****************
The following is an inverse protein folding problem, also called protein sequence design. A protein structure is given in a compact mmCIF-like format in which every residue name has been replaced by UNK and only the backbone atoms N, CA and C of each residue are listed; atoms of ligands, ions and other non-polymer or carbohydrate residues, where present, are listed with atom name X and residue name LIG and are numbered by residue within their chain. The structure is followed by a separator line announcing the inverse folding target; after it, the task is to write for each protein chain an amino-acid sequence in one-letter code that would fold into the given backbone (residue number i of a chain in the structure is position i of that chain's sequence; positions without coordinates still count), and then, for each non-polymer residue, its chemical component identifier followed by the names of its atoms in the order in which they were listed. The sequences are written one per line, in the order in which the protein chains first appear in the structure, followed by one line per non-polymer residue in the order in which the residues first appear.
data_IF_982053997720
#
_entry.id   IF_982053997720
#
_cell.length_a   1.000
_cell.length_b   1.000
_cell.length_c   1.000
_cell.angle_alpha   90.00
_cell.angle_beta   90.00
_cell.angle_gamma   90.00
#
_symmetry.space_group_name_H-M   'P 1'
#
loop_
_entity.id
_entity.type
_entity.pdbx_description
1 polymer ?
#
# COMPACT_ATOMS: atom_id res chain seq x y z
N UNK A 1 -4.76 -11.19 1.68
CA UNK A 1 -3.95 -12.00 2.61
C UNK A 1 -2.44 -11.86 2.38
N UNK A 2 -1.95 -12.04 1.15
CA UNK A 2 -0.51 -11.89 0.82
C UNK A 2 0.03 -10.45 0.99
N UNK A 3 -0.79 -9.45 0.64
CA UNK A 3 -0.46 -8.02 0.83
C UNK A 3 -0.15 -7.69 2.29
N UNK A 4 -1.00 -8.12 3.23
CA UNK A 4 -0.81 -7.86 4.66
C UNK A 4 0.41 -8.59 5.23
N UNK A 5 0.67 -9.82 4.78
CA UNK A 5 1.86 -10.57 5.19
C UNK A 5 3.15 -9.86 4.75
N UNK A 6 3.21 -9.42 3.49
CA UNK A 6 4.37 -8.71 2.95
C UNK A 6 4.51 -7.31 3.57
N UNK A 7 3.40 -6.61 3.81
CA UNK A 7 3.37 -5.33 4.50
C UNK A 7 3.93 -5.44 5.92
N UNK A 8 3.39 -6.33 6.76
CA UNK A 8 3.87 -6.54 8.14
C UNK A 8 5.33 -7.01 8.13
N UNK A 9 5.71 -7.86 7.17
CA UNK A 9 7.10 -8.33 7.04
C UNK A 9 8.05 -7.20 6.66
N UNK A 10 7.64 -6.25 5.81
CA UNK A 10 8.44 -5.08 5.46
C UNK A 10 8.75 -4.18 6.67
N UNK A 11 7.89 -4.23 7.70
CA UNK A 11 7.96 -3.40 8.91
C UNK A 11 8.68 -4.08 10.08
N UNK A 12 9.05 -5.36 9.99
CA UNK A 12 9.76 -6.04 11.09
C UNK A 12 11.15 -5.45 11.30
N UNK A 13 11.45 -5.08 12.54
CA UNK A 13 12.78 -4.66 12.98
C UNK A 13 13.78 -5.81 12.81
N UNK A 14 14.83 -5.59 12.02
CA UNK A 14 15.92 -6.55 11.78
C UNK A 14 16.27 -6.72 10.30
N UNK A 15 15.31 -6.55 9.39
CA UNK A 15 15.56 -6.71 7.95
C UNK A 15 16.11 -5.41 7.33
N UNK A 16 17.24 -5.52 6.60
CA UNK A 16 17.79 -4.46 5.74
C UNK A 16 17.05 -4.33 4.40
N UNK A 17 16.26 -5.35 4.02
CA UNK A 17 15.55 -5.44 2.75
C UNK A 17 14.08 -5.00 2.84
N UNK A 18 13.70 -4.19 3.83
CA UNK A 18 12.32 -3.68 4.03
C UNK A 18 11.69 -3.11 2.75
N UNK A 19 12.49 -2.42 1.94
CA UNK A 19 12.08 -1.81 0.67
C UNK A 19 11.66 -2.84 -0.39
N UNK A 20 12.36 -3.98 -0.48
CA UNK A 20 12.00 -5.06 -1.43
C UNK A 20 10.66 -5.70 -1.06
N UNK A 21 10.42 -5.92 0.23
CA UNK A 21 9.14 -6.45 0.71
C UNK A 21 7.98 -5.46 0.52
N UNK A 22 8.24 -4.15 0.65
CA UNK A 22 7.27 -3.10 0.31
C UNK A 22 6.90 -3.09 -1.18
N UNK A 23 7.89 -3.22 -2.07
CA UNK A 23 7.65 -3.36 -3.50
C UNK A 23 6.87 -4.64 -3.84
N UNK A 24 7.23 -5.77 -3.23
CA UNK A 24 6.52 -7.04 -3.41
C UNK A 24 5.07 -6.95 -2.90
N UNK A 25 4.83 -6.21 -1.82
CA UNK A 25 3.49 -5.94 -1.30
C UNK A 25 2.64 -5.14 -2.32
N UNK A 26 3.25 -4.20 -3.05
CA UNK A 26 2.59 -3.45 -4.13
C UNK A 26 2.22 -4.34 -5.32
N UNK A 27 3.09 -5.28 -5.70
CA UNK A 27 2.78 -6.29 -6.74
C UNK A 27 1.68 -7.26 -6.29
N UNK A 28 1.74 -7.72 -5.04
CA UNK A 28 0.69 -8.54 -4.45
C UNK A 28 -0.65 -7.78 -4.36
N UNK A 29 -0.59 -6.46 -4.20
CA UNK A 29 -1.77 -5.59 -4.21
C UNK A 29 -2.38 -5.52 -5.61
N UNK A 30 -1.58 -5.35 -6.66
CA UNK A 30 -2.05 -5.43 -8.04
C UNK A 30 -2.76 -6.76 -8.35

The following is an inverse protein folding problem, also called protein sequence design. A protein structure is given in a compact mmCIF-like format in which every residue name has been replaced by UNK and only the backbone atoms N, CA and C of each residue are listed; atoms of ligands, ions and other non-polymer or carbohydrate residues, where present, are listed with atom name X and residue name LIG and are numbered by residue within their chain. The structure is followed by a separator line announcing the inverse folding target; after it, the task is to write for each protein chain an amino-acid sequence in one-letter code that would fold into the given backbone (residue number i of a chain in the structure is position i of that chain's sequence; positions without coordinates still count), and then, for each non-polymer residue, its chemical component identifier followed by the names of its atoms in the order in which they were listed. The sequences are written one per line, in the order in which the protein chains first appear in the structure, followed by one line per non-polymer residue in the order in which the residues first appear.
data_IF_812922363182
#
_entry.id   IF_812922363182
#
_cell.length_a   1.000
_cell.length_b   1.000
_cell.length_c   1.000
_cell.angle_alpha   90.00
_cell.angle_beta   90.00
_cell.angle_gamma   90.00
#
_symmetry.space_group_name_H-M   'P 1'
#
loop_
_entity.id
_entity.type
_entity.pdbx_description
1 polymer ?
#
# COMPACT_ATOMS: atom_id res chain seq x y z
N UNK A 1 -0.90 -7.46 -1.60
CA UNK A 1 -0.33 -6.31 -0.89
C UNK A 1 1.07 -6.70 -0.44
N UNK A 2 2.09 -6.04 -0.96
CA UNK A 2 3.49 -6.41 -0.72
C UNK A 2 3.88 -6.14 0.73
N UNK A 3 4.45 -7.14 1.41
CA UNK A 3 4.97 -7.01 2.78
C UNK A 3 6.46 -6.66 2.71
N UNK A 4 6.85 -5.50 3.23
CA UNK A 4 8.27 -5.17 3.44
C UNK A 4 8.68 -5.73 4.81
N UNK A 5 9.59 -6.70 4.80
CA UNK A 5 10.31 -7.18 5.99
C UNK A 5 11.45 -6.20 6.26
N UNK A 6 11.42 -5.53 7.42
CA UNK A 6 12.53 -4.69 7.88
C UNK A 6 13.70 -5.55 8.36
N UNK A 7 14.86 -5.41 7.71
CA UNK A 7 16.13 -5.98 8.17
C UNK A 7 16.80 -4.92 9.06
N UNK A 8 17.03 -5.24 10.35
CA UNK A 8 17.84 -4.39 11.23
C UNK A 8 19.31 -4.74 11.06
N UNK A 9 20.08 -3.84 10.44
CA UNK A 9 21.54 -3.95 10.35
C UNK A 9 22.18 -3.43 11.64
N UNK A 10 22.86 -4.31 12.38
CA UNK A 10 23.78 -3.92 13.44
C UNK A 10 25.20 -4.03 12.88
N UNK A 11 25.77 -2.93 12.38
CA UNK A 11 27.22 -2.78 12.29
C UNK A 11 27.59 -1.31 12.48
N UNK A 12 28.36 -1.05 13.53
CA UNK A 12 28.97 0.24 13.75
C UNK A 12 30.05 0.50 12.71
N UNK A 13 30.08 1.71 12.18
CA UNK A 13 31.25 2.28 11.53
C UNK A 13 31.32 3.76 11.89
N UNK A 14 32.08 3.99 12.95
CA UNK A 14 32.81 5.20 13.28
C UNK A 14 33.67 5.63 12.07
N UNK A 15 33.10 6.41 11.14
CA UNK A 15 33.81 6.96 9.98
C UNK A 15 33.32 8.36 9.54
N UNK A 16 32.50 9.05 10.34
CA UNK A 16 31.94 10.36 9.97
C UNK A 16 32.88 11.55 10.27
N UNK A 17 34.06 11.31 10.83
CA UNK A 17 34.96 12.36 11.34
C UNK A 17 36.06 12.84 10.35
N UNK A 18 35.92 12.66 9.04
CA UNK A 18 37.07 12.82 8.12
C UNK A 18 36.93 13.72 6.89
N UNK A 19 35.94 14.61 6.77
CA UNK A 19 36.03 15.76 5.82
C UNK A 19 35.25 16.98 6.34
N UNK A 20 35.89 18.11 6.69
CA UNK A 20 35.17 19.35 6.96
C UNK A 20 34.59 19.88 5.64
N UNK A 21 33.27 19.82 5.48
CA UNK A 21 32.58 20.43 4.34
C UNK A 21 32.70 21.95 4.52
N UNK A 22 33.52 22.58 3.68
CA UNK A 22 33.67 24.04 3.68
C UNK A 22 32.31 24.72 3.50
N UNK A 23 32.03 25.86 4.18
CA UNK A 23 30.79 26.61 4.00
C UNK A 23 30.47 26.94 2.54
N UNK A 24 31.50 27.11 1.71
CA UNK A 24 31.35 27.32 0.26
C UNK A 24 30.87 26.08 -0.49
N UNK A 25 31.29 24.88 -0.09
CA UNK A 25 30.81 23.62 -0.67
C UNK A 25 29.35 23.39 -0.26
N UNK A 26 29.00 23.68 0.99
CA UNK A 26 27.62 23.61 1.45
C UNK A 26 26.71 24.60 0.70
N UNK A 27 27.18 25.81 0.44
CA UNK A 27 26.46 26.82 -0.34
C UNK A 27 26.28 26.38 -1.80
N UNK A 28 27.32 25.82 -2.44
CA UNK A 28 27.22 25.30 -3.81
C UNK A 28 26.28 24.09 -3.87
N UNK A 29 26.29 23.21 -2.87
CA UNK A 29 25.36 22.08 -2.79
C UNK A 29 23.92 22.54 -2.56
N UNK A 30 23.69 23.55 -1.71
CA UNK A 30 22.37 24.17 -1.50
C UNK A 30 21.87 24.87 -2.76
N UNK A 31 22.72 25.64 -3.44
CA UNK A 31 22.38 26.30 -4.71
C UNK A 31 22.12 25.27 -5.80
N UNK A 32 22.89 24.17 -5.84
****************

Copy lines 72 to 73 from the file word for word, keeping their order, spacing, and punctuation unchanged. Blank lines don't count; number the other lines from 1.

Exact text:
C UNK A 17 14.08 -5.00 2.84
N UNK A 18 13.70 -4.19 3.83